Would you allow Him to?

5 Reasons You Should Repent – Again and Again

Photo By Ben White

What is repentance? Do Christians need to repent? When was the last time you repented?

As believers, we know that Jesus calls people who have yet to believe in Him (Matthew 4:17) and Christians to repent when they have fallen away from Him (Revelation 2:5; 2:16; 2:21; 3:3; 3:19).

And yet, repentance seems like a rather unpleasant thing that we have to coerce ourselves to do. It’s like taking bitter medicine when we are sick. We don’t want to take it but force it down our throats anyway, because we know it’s supposed to be good for us.

I used to think of repentance in this way, until I realized what repentance really is. In a nutshell, it involves these three things: Recognition of our sin, renunciation of our sin and returning to God.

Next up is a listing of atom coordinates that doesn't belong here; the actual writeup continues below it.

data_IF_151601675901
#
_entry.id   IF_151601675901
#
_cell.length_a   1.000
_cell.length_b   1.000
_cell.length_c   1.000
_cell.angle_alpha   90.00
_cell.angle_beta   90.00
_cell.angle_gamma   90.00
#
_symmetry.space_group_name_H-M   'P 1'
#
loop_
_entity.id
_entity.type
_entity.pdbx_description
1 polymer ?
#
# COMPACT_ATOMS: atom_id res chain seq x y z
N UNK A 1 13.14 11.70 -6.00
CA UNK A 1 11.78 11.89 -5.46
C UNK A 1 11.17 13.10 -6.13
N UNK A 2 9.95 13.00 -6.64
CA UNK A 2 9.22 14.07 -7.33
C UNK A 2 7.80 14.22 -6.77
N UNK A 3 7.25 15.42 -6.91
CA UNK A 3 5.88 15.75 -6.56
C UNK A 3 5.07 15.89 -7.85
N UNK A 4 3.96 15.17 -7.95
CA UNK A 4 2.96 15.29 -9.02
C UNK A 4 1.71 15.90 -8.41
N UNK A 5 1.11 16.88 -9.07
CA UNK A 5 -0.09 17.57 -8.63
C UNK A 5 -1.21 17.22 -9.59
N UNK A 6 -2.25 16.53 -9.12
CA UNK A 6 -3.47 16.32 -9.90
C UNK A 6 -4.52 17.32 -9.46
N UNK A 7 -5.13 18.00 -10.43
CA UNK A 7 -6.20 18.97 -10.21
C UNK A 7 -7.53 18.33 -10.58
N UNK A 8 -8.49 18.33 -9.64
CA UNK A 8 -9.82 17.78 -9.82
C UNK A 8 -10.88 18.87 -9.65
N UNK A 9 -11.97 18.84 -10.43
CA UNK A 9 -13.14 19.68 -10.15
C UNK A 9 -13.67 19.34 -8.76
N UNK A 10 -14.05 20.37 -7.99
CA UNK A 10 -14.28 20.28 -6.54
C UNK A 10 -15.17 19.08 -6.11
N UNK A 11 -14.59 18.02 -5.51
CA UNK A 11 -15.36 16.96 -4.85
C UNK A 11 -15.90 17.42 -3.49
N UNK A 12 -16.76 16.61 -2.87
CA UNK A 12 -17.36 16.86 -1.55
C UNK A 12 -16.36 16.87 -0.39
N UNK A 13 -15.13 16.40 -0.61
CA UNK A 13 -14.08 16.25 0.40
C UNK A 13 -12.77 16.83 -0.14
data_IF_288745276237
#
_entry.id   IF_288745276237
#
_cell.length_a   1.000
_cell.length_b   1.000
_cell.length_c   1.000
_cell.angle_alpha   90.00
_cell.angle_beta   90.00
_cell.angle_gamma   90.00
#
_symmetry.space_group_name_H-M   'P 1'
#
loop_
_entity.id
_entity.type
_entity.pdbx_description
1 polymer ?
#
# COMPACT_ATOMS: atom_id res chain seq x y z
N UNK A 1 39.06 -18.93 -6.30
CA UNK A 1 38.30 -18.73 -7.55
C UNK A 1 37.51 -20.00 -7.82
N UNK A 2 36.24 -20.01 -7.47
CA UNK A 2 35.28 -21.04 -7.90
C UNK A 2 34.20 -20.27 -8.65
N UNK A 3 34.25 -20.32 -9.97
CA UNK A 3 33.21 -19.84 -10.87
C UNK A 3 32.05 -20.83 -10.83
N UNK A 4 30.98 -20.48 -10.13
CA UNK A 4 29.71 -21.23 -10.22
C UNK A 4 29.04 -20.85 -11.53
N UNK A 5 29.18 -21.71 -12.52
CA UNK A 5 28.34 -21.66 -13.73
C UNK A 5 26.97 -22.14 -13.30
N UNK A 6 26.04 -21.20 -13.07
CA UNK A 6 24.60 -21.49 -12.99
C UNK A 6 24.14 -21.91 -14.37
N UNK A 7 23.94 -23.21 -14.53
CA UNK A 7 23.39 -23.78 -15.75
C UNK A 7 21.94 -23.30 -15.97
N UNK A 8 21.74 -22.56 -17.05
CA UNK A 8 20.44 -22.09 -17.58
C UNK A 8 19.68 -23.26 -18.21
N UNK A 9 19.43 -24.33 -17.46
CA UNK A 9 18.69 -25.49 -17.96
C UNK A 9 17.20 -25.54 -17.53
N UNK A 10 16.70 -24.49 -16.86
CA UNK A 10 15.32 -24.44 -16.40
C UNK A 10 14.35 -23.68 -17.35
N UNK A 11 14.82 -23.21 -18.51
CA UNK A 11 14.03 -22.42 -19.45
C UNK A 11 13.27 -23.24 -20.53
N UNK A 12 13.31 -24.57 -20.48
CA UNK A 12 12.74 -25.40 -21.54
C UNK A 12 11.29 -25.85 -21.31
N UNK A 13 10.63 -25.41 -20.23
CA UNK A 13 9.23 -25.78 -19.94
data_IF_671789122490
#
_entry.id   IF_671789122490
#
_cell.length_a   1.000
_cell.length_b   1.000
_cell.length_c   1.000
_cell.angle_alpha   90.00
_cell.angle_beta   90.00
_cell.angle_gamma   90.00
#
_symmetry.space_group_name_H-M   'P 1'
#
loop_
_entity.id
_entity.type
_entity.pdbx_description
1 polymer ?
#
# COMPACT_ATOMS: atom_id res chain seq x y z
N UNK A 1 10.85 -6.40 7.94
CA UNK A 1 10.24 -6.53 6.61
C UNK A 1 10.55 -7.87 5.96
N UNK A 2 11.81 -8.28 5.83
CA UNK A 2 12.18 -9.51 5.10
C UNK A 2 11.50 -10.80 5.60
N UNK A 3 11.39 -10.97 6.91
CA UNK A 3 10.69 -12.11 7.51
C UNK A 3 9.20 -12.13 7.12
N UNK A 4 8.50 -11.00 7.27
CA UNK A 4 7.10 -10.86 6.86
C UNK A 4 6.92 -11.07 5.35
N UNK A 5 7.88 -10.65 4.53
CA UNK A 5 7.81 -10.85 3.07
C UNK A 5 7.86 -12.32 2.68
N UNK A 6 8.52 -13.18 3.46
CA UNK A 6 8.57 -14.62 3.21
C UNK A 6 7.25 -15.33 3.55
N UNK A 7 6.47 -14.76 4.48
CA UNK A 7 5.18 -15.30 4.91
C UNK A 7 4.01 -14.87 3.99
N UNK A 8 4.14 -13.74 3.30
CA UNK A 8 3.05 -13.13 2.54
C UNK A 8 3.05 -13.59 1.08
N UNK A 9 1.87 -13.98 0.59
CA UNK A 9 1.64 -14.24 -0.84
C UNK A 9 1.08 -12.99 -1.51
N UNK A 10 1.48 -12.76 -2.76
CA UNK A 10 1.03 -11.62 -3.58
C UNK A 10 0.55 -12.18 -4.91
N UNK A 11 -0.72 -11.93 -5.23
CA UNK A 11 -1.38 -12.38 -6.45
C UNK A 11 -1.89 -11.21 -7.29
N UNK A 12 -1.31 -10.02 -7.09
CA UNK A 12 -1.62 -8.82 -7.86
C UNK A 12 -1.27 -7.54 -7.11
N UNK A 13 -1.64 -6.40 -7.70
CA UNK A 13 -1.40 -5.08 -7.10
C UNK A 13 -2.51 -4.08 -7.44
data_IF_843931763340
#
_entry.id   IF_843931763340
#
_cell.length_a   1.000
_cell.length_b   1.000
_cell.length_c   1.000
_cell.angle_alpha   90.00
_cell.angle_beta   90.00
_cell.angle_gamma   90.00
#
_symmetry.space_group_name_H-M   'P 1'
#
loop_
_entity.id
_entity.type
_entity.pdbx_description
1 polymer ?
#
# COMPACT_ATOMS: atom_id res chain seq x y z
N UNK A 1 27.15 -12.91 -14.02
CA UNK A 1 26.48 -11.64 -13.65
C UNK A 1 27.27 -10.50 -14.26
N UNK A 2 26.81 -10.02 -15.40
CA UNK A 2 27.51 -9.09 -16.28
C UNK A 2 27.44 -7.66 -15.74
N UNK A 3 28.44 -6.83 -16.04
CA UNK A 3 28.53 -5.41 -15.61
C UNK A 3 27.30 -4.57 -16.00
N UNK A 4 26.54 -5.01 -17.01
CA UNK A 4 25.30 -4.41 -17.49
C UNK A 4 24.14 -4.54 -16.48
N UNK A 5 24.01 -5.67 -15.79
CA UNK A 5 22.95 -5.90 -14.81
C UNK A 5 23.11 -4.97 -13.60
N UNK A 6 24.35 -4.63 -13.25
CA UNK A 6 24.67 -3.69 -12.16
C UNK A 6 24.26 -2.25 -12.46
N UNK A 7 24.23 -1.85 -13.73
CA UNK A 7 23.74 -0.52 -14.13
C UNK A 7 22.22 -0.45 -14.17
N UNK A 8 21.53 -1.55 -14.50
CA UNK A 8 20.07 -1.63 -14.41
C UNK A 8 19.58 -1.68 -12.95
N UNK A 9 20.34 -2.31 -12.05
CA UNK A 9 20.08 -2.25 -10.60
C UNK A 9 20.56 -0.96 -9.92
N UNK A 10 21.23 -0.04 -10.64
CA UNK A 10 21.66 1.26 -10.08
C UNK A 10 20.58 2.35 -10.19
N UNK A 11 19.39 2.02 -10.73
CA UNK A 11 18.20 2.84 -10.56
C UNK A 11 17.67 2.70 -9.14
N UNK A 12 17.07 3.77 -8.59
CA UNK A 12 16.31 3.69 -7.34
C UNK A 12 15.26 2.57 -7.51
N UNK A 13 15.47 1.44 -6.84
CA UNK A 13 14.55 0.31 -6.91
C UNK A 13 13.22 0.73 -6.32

The more I came to understand what repentance really is, the more I realized that it is, in fact, a wonderful gift by God to us. Here are some reasons why.


1. Repentance lets God restore, forgive and purify us

I used to feel unworthy of God’s forgiveness when I fell into sin. I’d think, “I’m already a Christian and yet I’m still disappointing and failing God in this way. How can I still expect Him to forgive me?”

Thankfully, God assured me by reminding me of this truth: “If we confess our sins, He is faithful and just and will forgive us our sins and purify us from all unrighteousness” (1 John 1:9).

Since then, I’ve made it a point to confess my sins before God no matter how “unworthy” or “unclean” I might feel, knowing that He will forgive me my sins and purify me, so that I will be righteous before Him again.

Just as God reached out to us before we came to know Him, He is still reaching out to us and calling us to return to Him today if we’ve fallen in sin: “Return to Me, and I will return to you” (Zechariah 1:3, Malachi 3:7). God promises to restore us when we repent of our sins (Jeremiah 15:19).